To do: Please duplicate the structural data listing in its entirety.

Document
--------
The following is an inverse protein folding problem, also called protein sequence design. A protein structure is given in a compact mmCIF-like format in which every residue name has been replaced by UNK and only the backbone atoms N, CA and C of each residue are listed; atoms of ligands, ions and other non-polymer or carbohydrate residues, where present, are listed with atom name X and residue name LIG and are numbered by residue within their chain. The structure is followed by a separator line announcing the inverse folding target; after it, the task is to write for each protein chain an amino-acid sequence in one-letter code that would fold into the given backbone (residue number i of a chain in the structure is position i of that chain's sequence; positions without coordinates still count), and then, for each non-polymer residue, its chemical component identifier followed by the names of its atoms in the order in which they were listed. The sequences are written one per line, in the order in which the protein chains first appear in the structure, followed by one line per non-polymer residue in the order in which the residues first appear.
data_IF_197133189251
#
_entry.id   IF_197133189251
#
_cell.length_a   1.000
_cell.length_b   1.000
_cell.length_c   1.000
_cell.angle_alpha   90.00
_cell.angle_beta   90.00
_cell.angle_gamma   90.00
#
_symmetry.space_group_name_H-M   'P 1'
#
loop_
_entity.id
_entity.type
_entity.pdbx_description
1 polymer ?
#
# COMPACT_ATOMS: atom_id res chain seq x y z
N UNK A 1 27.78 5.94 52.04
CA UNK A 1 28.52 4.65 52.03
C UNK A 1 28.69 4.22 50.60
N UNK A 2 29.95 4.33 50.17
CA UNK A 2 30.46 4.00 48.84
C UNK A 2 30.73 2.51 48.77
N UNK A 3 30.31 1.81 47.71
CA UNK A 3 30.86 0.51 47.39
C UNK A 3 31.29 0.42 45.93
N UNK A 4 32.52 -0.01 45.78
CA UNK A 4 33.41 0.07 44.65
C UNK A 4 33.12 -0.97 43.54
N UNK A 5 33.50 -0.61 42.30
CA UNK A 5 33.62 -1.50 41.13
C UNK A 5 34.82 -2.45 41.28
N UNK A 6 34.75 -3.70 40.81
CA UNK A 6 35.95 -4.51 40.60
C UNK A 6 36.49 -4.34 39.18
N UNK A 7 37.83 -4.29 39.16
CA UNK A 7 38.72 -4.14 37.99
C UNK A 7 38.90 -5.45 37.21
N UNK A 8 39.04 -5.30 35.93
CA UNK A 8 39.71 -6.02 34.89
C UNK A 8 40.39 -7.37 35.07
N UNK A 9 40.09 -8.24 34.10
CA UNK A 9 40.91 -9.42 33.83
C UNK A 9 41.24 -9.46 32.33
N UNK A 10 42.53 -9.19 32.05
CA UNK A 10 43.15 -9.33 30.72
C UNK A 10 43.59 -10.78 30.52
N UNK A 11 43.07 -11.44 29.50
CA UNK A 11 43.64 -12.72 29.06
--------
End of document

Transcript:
The following is an inverse protein folding problem, also called protein sequence design. A protein structure is given in a compact mmCIF-like format in which every residue name has been replaced by UNK and only the backbone atoms N, CA and C of each residue are listed; atoms of ligands, ions and other non-polymer or carbohydrate residues, where present, are listed with atom name X and residue name LIG and are numbered by residue within their chain. The structure is followed by a separator line announcing the inverse folding target; after it, the task is to write for each protein chain an amino-acid sequence in one-letter code that would fold into the given backbone (residue number i of a chain in the structure is position i of that chain's sequence; positions without coordinates still count), and then, for each non-polymer residue, its chemical component identifier followed by the names of its atoms in the order in which they were listed. The sequences are written one per line, in the order in which the protein chains first appear in the structure, followed by one line per non-polymer residue in the order in which the residues first appear.
data_IF_197133189251
#
_entry.id   IF_197133189251
#
_cell.length_a   1.000
_cell.length_b   1.000
_cell.length_c   1.000
_cell.angle_alpha   90.00
_cell.angle_beta   90.00
_cell.angle_gamma   90.00
#
_symmetry.space_group_name_H-M   'P 1'
#
loop_
_entity.id
_entity.type
_entity.pdbx_description
1 polymer ?
#
# COMPACT_ATOMS: atom_id res chain seq x y z
N UNK A 1 27.78 5.94 52.04
CA UNK A 1 28.52 4.65 52.03
C UNK A 1 28.69 4.22 50.60
N UNK A 2 29.95 4.33 50.17
CA UNK A 2 30.46 4.00 48.84
C UNK A 2 30.73 2.51 48.77
N UNK A 3 30.31 1.81 47.71
CA UNK A 3 30.86 0.51 47.39
C UNK A 3 31.29 0.42 45.93
N UNK A 4 32.52 -0.01 45.78
CA UNK A 4 33.41 0.07 44.65
C UNK A 4 33.12 -0.97 43.54
N UNK A 5 33.50 -0.61 42.30
CA UNK A 5 33.62 -1.50 41.13
C UNK A 5 34.82 -2.45 41.28
N UNK A 6 34.75 -3.70 40.81
CA UNK A 6 35.95 -4.51 40.60
C UNK A 6 36.49 -4.34 39.18
N UNK A 7 37.83 -4.29 39.16
CA UNK A 7 38.72 -4.14 37.99
C UNK A 7 38.90 -5.45 37.21
N UNK A 8 39.04 -5.30 35.93
CA UNK A 8 39.71 -6.02 34.89
C UNK A 8 40.39 -7.37 35.07
N UNK A 9 40.09 -8.24 34.10
CA UNK A 9 40.91 -9.42 33.83
C UNK A 9 41.24 -9.46 32.33
N UNK A 10 42.53 -9.19 32.05
CA UNK A 10 43.15 -9.33 30.72
C UNK A 10 43.59 -10.78 30.52
N UNK A 11 43.07 -11.44 29.50
CA UNK A 11 43.64 -12.72 29.06